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AAMA Spec Finishing Services from Advanced Finishing USA

AAMA Specifications, and what they mean to you!

Finishing is one of the last links in the chain of production for almost any product made and sold on earth. Regardless of the material it is made from, be it metal, stone, ceramic, wood, polymer, or paper, it goes through a structured process from start to finish. At Advanced Finishing USA, we are Finishers! We specialize in making sure a completed product is property finished to look great and function reliably. Generally, the finishing process is the last, and one of the most important steps in the process of making products. Without proper finishing, even the most thoughtfully designed and efficiently manufactured product will not last. The material being finished will define the right finishing process from our repertoire. Below, we will outline some of the considerations that go into selecting the right finishing process of ours to use for a given job. By offering wood grain powder coating services, epoxy and polyester powder coating, and industrial painting, the AAMA spec finishing work we can complete is extensive.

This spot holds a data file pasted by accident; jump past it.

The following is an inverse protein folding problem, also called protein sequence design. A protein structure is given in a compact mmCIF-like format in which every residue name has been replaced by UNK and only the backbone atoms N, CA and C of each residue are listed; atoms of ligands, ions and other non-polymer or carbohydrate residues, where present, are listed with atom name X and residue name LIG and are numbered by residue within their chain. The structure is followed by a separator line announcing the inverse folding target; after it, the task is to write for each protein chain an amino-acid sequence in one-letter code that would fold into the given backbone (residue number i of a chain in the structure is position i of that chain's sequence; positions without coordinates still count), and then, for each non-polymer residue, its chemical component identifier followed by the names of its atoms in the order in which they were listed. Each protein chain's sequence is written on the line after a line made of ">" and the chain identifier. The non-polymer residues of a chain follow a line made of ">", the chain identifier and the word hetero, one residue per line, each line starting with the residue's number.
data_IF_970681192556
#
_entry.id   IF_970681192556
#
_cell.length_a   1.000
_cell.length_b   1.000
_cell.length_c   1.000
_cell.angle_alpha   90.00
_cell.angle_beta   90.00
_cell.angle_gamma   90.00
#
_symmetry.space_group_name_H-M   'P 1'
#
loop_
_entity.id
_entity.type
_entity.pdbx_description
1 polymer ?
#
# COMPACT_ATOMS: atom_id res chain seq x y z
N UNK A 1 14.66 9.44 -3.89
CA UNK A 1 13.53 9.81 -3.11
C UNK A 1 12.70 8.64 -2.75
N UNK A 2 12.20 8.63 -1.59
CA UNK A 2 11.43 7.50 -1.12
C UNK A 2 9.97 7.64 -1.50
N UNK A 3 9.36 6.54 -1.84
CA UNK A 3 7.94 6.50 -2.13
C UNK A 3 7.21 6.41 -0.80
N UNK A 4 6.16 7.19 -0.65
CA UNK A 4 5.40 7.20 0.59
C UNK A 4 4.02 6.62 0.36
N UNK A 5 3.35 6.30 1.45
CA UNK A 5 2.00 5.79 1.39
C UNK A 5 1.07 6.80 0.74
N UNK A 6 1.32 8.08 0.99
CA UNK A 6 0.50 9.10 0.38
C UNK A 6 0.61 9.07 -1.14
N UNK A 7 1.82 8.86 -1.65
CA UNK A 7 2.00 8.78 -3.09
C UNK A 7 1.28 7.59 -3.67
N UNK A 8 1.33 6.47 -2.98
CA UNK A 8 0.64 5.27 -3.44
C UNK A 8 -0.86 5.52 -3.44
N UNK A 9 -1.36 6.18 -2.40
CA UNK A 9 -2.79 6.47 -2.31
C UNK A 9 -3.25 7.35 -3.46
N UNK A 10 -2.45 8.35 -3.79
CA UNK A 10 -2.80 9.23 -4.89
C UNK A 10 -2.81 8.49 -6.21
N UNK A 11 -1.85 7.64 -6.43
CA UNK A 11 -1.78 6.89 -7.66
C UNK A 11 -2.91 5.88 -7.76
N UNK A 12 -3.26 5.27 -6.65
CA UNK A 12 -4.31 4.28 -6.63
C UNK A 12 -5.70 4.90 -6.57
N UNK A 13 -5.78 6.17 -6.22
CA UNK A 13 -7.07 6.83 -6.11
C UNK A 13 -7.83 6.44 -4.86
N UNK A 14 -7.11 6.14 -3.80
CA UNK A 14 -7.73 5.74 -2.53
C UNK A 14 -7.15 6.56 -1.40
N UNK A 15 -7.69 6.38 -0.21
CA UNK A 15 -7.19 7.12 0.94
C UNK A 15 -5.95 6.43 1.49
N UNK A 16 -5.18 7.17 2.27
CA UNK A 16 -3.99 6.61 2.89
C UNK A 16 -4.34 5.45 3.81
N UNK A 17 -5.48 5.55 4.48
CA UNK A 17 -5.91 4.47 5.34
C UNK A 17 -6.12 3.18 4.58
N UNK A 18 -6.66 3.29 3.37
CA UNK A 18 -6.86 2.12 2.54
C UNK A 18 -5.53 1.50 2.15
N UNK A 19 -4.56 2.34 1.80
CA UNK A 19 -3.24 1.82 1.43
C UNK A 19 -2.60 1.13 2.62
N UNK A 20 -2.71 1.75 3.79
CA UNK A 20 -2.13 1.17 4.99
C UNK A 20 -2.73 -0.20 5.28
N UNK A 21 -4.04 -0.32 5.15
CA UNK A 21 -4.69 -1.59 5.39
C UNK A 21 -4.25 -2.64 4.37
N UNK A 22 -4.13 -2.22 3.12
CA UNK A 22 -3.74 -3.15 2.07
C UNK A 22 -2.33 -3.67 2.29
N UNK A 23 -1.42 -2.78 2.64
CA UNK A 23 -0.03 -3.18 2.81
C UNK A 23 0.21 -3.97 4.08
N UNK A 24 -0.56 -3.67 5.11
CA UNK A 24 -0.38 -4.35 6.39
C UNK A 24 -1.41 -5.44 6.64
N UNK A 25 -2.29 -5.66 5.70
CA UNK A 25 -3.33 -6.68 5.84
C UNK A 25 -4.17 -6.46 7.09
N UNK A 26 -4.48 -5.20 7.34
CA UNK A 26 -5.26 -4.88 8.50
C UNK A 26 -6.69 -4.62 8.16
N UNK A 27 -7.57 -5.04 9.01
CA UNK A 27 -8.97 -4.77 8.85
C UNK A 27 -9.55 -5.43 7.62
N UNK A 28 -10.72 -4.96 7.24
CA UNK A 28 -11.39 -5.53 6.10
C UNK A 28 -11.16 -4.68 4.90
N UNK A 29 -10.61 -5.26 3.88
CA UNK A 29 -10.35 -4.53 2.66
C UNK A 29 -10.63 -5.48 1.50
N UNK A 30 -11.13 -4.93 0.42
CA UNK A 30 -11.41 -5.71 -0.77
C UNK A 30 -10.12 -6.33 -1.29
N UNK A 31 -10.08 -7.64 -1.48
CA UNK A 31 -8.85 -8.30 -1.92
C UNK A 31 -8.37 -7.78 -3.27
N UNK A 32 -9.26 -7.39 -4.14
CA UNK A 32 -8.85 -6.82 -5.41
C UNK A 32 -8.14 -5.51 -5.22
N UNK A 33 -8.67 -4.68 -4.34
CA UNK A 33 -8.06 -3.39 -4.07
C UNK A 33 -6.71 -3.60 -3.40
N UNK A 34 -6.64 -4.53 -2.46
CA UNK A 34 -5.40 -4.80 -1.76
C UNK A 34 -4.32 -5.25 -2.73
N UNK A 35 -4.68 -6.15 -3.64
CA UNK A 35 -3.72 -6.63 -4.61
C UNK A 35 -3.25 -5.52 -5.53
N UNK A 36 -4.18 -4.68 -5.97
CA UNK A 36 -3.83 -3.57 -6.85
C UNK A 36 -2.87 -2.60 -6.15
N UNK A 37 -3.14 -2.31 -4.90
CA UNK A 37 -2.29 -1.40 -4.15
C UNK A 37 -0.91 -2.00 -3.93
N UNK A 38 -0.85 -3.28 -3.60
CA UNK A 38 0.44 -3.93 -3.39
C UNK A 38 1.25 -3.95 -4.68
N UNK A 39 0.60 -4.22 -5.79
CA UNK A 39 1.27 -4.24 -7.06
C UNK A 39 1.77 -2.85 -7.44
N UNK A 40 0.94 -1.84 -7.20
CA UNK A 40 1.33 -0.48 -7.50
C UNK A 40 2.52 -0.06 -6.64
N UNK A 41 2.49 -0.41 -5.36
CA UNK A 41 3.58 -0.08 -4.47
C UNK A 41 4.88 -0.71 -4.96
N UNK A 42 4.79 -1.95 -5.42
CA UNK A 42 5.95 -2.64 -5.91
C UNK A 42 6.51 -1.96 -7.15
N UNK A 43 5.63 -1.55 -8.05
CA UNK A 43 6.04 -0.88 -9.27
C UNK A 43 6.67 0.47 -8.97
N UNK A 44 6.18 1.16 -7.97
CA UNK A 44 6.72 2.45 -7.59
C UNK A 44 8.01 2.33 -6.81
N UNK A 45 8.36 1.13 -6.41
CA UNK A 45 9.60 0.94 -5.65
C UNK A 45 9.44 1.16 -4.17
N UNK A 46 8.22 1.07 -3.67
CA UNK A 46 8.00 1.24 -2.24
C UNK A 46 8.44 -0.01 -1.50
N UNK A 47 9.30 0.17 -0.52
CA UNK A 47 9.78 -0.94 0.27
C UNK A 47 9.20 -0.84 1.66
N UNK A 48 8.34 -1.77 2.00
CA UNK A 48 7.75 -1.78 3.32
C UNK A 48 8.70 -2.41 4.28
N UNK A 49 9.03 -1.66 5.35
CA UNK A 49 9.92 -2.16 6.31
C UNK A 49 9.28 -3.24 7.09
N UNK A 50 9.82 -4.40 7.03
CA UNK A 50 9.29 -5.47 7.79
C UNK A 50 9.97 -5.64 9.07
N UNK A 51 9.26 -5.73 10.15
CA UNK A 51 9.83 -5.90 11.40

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When it comes to the finishing of metal products, the process used is dependent on the type of metal being finished. Different types of metals require different finishing processes to achieve the desired ultimate properties and attributes. For example, Aluminum is used to make an incredible number of products in today’s world marketplace. One of the common uses of aluminum in the 21st Century is for architectural applications, such as doors, windows, railings, etc. Aluminum is strong, light, easily manipulated, and has good corrosion resistance in its bare form. An iron angle left unfinished in the elements will begin rusting within a day or two. An aluminum angle left unfinished in the elements may last months or years before showing substantial signs of corrosion and oxidation. This natural resistance to corrosion makes aluminum an ideal metal for architectural projects, and giving them the proper finish makes them considerably better. They will not only exist in the elements of wind, water, temperature changes, and of course damaging ultraviolet radiation, but will also function for many years, and require little to no maintenance.